source: National Alliance on Mental Illness

First Steps in Getting Help

• You can get referrals from your family doctor, clergy or local Mental Health America office and crisis centers.

• Your insurance company can provide a list of providers who are in your plan.

• Eligible veterans can get care through the U.S. Department of Veterans Affairs. For more information, go to or call 1-877-222-8387.

• Your local health department’s mental health division or community mental health center provides low-cost treatment and services. These services are state funded and are obligated to first serve individuals who meet “priority population criteria” as defined by the state Mental Health Department.

• Your company’s employee assistance program (EAP) can issue a referral to a provider. Reach out to your Human Resources office to get more information about your company’s EAP.

• Medicare offers a list of participating doctors on its website, (Click on “Find a Doctor”).

source: Mental Health America

Types of Mental Health Professionals

• Psychiatrist is a medical doctor with special training in the diagnosis and treatment of mental and emotional illnesses. Like other doctors, psychiatrists are qualified to prescribe medication. A Child/Adolescent Psychiatrist has special training in the diagnosis and treatment of emotional and behavioral problems in children.

• Psychologist has a doctoral degree in psychology, two years of supervised professional experience, including a year long internship and is trained to make diagnoses and provide treatment.

• Clinical Social Worker is a counselor with a master’s degree in social work trained to make diagnoses and provide treatment.
Licensed Professional Counselor is a counselor with a master’s degree in psychology, counseling or a related field trained to diagnose and provide treatment.

• Mental Health Counselor is a counselor with a master’s degree and several years of supervised clinical work experience trained to diagnose and provide treatment.

• Certified Alcohol and Drug Abuse Counselor is a counselor with specific clinical training in alcohol and drug abuse trained to diagnose and provide treatment.

• Marital and Family Therapist is a counselor with a master’s degree, with special education and training in marital and family therapy trained to diagnose and provide treatment.

• Pastoral Counselor is a member of clergy with training in clinical pastoral education trained to diagnose and provide treatment.

source: Mental Health America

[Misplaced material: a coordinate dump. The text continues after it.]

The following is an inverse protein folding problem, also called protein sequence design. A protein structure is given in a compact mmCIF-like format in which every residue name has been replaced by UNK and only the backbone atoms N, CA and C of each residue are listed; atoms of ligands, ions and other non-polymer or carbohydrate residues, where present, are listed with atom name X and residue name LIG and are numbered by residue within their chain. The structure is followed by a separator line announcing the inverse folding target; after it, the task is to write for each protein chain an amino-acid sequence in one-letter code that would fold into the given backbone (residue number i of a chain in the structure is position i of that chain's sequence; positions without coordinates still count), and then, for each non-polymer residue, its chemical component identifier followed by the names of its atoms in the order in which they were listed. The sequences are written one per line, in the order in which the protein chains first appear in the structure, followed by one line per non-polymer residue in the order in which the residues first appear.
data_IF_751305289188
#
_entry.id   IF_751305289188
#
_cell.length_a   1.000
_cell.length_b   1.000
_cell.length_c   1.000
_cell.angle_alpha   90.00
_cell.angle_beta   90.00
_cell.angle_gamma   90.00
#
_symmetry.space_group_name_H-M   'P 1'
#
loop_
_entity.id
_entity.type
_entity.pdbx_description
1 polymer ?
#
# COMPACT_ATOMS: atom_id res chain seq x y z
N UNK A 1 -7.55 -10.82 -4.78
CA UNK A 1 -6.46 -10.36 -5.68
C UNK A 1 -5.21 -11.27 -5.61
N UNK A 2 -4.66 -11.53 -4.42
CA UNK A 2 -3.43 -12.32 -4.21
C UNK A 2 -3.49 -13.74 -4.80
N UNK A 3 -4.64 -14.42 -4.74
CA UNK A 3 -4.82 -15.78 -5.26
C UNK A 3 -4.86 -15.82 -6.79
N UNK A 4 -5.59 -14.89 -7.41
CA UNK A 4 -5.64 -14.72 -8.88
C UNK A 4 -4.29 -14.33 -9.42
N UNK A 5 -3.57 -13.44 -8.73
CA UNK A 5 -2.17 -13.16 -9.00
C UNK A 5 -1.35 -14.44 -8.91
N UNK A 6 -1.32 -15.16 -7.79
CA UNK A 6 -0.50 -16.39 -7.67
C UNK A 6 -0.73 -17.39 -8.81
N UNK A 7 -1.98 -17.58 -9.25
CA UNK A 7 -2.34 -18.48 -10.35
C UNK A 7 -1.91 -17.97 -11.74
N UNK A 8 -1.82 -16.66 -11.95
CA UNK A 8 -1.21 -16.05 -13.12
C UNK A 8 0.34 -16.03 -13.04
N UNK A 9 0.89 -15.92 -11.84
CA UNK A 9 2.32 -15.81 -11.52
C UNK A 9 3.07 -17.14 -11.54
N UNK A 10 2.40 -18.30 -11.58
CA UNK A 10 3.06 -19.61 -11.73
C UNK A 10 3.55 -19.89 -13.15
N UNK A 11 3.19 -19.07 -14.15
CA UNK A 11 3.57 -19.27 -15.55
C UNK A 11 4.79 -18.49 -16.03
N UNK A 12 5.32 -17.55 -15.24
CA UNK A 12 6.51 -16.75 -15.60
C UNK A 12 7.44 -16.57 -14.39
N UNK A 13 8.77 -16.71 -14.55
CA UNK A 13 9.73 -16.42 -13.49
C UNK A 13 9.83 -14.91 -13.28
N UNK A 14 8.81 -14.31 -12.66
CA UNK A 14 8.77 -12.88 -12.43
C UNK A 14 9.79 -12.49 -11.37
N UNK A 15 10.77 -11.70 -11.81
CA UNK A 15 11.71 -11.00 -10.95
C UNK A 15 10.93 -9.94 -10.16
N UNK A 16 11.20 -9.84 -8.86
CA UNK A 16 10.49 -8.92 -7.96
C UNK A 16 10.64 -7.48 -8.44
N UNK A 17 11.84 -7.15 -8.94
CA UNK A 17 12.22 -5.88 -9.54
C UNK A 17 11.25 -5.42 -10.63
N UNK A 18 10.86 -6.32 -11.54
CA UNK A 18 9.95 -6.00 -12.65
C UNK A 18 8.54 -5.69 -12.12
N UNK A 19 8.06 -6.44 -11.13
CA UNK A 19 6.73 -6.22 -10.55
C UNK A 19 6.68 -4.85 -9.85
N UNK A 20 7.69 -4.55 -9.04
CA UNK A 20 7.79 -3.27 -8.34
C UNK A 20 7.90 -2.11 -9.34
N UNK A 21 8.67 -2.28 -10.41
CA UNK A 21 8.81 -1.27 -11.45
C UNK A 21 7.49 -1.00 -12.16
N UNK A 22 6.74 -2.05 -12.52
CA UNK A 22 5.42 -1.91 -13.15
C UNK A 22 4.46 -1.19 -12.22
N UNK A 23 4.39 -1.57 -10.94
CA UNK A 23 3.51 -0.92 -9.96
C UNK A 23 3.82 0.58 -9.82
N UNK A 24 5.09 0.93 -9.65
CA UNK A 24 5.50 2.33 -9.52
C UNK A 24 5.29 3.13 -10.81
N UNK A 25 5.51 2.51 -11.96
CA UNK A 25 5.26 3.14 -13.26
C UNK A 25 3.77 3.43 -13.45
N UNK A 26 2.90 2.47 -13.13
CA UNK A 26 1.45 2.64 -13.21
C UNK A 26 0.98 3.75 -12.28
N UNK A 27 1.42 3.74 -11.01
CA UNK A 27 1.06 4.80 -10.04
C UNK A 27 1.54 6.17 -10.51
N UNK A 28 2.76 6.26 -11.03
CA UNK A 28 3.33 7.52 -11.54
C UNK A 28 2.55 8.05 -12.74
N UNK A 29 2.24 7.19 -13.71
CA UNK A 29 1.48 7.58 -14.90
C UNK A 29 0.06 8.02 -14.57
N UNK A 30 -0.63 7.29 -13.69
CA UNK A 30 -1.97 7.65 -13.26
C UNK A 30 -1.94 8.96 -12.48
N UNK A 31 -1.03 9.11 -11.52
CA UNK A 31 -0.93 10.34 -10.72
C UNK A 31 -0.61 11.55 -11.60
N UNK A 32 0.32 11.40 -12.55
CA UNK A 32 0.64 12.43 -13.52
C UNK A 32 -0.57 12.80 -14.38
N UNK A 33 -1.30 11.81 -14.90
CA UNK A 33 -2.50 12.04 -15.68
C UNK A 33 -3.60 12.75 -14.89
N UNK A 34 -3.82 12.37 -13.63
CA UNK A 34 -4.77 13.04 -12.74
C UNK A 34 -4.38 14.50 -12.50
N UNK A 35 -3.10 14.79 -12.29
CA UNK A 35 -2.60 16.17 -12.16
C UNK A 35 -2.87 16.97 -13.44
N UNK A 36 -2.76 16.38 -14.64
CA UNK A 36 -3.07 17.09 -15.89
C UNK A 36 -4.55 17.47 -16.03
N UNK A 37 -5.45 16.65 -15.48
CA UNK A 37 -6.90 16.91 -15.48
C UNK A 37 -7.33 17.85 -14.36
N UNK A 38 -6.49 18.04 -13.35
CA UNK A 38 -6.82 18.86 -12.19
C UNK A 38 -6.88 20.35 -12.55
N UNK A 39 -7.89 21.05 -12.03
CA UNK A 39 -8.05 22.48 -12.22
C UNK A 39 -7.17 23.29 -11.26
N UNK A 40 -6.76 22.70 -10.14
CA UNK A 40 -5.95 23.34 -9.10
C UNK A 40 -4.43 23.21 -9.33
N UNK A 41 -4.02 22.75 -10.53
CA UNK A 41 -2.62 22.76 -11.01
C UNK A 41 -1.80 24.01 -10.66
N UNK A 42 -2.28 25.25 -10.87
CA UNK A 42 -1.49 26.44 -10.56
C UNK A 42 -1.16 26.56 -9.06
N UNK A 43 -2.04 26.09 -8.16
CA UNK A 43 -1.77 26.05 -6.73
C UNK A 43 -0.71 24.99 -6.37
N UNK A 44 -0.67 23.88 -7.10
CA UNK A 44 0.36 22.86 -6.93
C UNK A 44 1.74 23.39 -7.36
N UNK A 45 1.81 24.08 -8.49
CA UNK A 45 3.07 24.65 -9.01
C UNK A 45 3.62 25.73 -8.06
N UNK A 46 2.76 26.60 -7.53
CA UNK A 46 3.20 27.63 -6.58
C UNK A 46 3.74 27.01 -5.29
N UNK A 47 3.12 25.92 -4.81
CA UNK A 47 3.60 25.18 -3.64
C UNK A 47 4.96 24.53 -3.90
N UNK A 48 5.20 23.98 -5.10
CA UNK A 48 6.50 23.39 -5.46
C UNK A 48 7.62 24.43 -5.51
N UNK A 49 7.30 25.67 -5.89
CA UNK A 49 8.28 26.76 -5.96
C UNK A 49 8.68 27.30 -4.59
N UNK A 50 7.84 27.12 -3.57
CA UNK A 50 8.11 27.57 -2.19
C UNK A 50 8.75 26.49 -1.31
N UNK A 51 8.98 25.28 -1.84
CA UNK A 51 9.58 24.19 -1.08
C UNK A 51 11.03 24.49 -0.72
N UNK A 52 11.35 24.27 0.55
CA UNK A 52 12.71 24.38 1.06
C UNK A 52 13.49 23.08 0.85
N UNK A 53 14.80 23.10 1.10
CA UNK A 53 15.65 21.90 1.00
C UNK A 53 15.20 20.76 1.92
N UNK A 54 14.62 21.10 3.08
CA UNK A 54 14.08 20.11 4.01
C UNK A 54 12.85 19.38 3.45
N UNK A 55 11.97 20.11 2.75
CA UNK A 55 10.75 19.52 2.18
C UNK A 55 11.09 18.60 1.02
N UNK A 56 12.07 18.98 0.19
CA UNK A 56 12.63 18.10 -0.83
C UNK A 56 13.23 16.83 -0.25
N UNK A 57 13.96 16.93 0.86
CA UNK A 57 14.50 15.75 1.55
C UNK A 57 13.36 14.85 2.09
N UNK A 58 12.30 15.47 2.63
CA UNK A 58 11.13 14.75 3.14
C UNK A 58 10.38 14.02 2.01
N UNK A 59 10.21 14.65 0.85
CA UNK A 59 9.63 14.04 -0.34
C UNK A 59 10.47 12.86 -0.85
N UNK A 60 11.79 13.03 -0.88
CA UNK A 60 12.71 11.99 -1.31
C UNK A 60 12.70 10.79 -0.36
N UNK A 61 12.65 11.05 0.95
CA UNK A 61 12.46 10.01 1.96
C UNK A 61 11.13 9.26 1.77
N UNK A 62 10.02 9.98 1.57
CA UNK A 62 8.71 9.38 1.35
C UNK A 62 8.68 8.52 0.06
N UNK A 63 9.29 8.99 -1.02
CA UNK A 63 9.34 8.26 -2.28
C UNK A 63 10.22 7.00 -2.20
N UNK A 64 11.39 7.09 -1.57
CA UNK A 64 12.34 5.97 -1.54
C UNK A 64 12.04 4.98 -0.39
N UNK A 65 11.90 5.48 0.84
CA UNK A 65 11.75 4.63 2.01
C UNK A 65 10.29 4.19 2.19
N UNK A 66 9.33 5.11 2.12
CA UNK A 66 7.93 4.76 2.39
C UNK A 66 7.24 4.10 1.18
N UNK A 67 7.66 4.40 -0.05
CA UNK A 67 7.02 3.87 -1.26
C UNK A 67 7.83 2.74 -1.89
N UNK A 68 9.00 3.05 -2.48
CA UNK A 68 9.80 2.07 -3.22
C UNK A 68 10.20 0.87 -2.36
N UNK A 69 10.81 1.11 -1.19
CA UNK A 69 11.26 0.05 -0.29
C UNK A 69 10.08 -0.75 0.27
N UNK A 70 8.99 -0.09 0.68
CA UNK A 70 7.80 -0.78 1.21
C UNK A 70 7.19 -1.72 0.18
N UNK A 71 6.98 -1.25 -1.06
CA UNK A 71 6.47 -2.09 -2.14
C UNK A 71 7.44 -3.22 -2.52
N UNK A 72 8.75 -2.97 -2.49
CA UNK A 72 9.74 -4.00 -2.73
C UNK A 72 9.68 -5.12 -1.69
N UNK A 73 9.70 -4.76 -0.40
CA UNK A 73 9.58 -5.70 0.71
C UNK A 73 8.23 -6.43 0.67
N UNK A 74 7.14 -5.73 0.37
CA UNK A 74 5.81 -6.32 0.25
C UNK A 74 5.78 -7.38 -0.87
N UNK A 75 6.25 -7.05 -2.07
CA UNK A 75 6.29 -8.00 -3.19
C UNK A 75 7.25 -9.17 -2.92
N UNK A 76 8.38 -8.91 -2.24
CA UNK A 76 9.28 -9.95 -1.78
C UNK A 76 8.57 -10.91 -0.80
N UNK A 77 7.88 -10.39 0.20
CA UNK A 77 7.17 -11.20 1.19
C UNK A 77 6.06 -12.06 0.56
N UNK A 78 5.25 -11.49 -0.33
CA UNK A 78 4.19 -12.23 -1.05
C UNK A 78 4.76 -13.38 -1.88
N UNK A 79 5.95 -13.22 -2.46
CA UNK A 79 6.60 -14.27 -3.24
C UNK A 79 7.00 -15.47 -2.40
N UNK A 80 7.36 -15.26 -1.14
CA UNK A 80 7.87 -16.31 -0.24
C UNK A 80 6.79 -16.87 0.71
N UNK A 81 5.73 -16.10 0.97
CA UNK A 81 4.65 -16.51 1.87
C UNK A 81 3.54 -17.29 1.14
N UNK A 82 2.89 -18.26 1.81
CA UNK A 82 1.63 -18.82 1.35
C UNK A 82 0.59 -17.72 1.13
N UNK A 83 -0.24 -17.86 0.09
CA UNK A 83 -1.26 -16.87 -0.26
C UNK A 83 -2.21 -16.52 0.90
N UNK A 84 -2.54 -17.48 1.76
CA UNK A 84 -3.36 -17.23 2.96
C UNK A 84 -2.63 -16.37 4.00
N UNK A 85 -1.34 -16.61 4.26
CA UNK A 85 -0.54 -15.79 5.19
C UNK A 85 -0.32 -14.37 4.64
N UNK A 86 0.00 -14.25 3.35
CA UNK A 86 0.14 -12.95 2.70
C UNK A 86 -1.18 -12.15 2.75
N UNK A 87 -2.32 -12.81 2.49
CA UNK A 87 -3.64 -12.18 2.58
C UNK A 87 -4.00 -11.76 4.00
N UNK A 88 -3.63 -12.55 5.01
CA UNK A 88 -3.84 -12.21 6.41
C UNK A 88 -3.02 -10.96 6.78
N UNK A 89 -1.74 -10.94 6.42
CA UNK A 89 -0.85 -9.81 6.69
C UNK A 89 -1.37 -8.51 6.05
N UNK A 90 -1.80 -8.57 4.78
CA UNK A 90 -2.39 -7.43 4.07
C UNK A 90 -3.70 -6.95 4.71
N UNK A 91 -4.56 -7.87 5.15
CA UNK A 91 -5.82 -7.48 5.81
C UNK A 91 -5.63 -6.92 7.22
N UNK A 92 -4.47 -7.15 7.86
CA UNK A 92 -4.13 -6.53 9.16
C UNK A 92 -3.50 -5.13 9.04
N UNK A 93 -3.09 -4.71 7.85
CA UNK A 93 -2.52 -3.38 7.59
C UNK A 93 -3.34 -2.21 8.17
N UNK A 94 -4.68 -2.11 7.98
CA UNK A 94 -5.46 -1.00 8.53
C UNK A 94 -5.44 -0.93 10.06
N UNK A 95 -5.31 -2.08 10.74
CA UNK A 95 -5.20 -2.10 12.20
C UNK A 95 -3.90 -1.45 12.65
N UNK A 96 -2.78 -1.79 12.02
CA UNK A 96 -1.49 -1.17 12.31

On Your First Visit

On your first visit, the therapist or doctor will want to get to know you and why you called him or her. The therapist will want to know what you think the problem is; about your life; what you do; where you live and with whom you live. It is also common to be asked about your family and friends. This information helps the professional to assess your situation and develop a plan for treatment.

The following are a few common types of therapy:

Cognitive-behavioral therapy (CBT) has two main aspects. The cognitive part works to develop helpful beliefs about your life. The behavioral side helps you learn to take healthier actions.

Interpersonal therapy focuses largely on improving relationships and helping a person express emotions in healthy ways.

Family therapy helps family members communicate, handle conflicts and solve problems better.

Psychodynamic therapy helps people develop a better understanding about their unconscious emotions and motivations that can affect their thoughts and actions.

Art therapy can include using music, dance, drawing and other art forms to help express emotions and promote healing.

Psychoeducation helps people understand mental health conditions and ways to promote recovery.

As you progress through the therapeutic process, you should begin to feel gradual relief from your distress develop self assurance and have a greater ability to make decisions and find comfort in your relationship with others. Therapy may be painful and uncomfortable at times but episodes of discomfort occur during the most successful therapy sessions. Mental health treatment should help you cope with your feelings more effectively.

source: Mental Health America

Mental Health Resources




Mental Health
First Aide

Mental Health Free Trainings and Webinars

Community Mental Health Centers

The Metro Council includes these Community Mental Health Centers:

Center for Behavioral Medicine
Comprehensive Mental Health
Johnson County Mental Health
Mental Health America of the Heartland
Swope Health Services
Tri-County Mental Health
Truman Medical Center Behavioral Health
Wyandot Center

24/7/365 FREE

Missouri Crisis Line

Jackson, Johnson, Cass, Lafayette, Platte, Clay and Ray Counties


Kansas Crisis Lines

Johnson County


Wyandotte County


Mental Health America Warmline:


National Suicide Prevention Hotline:

1-800-273-TALK (8255)

1-800-SUICIDE (784-2433)

Text line 741 741